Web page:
The Baby of Mâcon (1993)

The Baby of Mâcon

TOMATOMETER

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AUDIENCE SCORE

Critic Consensus: No consensus yet.


Movie Info

The Baby of Macon is a sumptuous-looking but ultimately shallow tale of manipulation, greed, and religious fanaticism set in Peter Greenaway's favorite, the 17th century. In the city of Macon, an ugly woman suddenly bears a beautiful, healthy baby. Her fellow citizens perceive it as a wonder, with rumors circulating that she could not be the real mother of the child. Her 18-year-old virginal daughter (Julia Ormond) tries to use the situation, claiming that the baby is her own and was born as a … More

Rating: Unrated
Genre: Drama
Directed By:
Written By: Peter Greenaway
In Theaters:
Runtime:

Cast


as The Daughter

as The Bishop's Son

as The Bishop

as Cosimo Medici

as The Father Confessor

as The Major Domo

as Wet Nurse

as Mother Superior

as Father

as Entourage Servant
Show More Cast

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Critic Reviews for The Baby of Mâcon

All Critics (10) | Top Critics (4)

I watched it to the end out of a sense of duty, not with pleasure or any hope of edification.

Full Review… | January 29, 2010
Chicago Reader
Top Critic

Full Review… | June 24, 2006
Time Out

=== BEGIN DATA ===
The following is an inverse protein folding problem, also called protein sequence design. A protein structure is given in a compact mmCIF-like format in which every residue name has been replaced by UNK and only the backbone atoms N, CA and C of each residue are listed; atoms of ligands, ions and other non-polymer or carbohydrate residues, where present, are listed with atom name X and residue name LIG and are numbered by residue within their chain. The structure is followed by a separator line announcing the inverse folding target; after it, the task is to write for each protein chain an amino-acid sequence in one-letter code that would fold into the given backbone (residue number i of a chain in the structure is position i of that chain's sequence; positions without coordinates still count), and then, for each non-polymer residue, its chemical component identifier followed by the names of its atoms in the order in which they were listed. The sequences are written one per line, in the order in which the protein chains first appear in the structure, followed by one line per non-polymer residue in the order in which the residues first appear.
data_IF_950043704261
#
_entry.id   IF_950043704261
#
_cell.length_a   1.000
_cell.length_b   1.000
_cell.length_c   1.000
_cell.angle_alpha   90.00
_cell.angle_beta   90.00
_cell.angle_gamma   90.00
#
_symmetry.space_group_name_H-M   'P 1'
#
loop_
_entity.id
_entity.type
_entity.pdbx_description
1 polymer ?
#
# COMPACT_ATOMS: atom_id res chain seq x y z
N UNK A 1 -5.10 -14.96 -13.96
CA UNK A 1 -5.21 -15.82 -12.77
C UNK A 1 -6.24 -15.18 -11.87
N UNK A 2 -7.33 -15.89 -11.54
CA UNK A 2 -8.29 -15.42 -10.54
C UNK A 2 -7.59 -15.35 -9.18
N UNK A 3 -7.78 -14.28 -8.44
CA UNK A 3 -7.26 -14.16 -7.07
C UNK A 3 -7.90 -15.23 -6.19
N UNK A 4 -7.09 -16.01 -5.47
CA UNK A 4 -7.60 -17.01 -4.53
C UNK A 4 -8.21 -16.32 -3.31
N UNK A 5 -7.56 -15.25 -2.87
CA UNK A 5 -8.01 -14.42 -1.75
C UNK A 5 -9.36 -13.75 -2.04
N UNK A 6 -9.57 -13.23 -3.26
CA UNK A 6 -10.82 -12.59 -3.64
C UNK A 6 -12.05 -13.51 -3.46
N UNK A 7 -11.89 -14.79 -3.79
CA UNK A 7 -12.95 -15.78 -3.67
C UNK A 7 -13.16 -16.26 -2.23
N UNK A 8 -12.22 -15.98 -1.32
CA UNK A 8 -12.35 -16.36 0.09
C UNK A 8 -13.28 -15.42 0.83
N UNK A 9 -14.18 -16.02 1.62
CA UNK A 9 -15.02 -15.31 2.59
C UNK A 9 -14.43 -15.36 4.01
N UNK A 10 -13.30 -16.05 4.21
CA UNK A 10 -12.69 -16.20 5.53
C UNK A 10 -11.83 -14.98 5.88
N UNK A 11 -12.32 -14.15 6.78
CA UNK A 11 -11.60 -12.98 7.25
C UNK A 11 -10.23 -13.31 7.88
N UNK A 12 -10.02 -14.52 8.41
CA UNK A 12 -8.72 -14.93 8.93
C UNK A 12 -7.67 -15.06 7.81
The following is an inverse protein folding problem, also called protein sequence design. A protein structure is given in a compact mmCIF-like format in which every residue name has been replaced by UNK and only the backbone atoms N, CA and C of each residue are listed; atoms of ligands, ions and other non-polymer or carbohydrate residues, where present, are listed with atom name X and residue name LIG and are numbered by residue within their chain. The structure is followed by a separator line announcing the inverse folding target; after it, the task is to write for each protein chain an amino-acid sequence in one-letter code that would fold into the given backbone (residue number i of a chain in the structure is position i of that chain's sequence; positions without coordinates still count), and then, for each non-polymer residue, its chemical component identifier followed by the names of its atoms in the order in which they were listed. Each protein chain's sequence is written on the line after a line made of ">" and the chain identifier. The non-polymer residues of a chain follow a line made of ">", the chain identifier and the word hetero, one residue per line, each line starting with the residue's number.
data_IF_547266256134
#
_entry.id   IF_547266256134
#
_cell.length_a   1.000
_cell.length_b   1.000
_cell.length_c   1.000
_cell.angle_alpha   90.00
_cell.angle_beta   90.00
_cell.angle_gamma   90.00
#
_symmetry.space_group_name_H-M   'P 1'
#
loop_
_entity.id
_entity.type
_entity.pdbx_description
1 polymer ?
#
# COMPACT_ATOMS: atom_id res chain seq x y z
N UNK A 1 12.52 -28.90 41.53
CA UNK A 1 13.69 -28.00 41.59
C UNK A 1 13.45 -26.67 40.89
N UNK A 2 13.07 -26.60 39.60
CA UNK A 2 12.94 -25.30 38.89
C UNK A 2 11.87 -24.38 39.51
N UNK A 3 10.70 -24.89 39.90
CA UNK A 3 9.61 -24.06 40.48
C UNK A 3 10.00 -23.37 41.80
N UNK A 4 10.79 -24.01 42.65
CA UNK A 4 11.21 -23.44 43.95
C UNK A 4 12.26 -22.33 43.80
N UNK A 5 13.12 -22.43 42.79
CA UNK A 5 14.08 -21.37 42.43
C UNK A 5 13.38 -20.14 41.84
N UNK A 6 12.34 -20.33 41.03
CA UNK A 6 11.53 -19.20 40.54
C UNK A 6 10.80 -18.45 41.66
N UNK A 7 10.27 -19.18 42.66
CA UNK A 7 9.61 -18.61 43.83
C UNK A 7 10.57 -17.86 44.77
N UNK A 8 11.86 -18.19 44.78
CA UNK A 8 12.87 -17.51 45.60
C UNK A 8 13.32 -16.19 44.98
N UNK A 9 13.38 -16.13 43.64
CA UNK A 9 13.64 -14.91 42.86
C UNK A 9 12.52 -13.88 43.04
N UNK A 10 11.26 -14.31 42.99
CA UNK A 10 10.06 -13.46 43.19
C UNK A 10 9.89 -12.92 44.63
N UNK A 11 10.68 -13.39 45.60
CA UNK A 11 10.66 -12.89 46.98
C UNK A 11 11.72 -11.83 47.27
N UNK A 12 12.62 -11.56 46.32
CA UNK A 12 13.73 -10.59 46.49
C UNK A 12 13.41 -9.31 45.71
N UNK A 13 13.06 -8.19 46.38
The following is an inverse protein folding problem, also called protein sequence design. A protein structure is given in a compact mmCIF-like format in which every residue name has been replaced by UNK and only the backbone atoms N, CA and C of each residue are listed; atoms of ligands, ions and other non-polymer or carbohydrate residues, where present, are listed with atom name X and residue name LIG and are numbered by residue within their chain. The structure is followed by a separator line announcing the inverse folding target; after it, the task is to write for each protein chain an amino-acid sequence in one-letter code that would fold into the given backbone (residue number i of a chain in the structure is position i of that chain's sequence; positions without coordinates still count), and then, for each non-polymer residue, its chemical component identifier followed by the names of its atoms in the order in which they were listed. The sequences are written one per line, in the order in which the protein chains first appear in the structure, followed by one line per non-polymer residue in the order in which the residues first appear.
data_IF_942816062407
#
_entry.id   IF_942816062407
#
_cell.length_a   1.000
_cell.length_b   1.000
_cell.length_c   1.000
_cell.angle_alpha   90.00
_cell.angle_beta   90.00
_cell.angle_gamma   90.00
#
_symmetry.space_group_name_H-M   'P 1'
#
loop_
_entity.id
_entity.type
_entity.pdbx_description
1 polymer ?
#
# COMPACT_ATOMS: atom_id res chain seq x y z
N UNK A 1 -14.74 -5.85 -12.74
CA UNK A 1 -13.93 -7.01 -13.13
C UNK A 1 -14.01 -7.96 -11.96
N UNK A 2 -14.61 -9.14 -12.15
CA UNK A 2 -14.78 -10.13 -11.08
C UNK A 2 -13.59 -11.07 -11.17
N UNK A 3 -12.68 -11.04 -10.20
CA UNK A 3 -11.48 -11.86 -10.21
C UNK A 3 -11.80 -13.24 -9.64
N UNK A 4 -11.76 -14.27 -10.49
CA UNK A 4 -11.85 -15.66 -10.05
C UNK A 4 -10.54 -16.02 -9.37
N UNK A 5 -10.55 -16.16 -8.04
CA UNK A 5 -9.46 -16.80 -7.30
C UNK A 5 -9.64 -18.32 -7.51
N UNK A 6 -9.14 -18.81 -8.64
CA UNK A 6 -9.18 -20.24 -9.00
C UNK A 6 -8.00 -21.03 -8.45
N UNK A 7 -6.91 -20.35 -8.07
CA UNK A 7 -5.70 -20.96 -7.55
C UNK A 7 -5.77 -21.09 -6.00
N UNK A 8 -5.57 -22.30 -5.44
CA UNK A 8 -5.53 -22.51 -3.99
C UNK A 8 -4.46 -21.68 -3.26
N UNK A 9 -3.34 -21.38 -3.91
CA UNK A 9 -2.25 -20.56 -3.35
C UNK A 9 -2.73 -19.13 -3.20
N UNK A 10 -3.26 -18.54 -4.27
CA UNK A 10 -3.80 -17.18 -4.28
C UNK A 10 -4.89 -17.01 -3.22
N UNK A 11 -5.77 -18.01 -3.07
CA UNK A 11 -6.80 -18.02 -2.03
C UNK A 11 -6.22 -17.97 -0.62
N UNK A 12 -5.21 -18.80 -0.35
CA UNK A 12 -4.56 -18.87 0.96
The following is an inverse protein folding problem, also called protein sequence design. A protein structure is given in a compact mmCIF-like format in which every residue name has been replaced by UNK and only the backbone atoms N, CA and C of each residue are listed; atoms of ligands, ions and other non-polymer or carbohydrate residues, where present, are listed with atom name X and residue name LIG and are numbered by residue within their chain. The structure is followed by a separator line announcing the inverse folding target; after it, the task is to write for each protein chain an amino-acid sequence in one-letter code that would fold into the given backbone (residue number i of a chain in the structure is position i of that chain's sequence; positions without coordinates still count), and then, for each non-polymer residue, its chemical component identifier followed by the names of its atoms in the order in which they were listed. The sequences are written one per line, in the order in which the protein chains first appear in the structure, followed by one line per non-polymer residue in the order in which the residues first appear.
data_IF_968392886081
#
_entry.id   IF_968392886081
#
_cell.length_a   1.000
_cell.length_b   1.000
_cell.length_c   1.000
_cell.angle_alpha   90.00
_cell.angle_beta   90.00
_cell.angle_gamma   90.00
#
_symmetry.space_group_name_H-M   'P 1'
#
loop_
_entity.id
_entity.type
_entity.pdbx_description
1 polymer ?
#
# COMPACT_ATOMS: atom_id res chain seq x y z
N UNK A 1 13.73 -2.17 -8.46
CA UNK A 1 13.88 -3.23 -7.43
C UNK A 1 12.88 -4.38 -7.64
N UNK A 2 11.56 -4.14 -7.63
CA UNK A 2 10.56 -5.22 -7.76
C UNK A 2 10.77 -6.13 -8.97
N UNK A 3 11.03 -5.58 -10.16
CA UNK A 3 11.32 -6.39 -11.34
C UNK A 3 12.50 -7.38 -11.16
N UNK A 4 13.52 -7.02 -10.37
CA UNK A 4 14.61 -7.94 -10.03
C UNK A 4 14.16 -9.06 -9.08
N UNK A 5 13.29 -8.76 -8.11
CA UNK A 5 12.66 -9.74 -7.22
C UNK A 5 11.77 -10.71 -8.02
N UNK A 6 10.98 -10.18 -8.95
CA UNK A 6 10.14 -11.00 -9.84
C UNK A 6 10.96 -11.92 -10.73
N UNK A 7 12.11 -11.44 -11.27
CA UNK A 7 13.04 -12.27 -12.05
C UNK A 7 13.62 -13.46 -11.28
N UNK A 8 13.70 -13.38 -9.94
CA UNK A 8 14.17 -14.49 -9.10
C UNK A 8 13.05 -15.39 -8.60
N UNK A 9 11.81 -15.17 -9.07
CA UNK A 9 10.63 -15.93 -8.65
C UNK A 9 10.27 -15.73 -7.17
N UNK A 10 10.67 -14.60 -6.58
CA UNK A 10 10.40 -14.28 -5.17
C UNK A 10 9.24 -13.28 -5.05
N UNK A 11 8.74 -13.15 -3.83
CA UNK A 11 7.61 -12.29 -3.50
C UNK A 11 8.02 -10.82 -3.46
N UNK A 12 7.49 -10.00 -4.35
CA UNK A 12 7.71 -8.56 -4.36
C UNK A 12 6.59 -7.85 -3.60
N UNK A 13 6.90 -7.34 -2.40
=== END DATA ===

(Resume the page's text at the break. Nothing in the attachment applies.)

Top Critic

Full Review… | August 30, 2004
New York Times
Top Critic

Full Review… | April 4, 2002
Washington Post
Top Critic

It's unpleasant to view, but is not without many rewards if you can be open-minded and sit through its anti-religious views of the nativity.

Full Review… | January 12, 2011
Ozus' World Movie Reviews

No other filmmaker could have made The Baby of Mâcon. And no other filmmaker would have wanted to.

Full Review… | January 1, 2000
rec.arts.movies.reviews

Audience Reviews for The Baby of Mâcon

This is a wild one -- perhaps best described as the document of a "snuff play" being staged in the 1600s? The enclosed play concerns a hideous old woman who gives birth to an improbably beautiful son. The woman's virginal daughter (Julia Ormond) passes off the child as her own, and proclaims him a messiah-like miracle. He is worshipped for a time, but eventually, the people turn against him and his mother.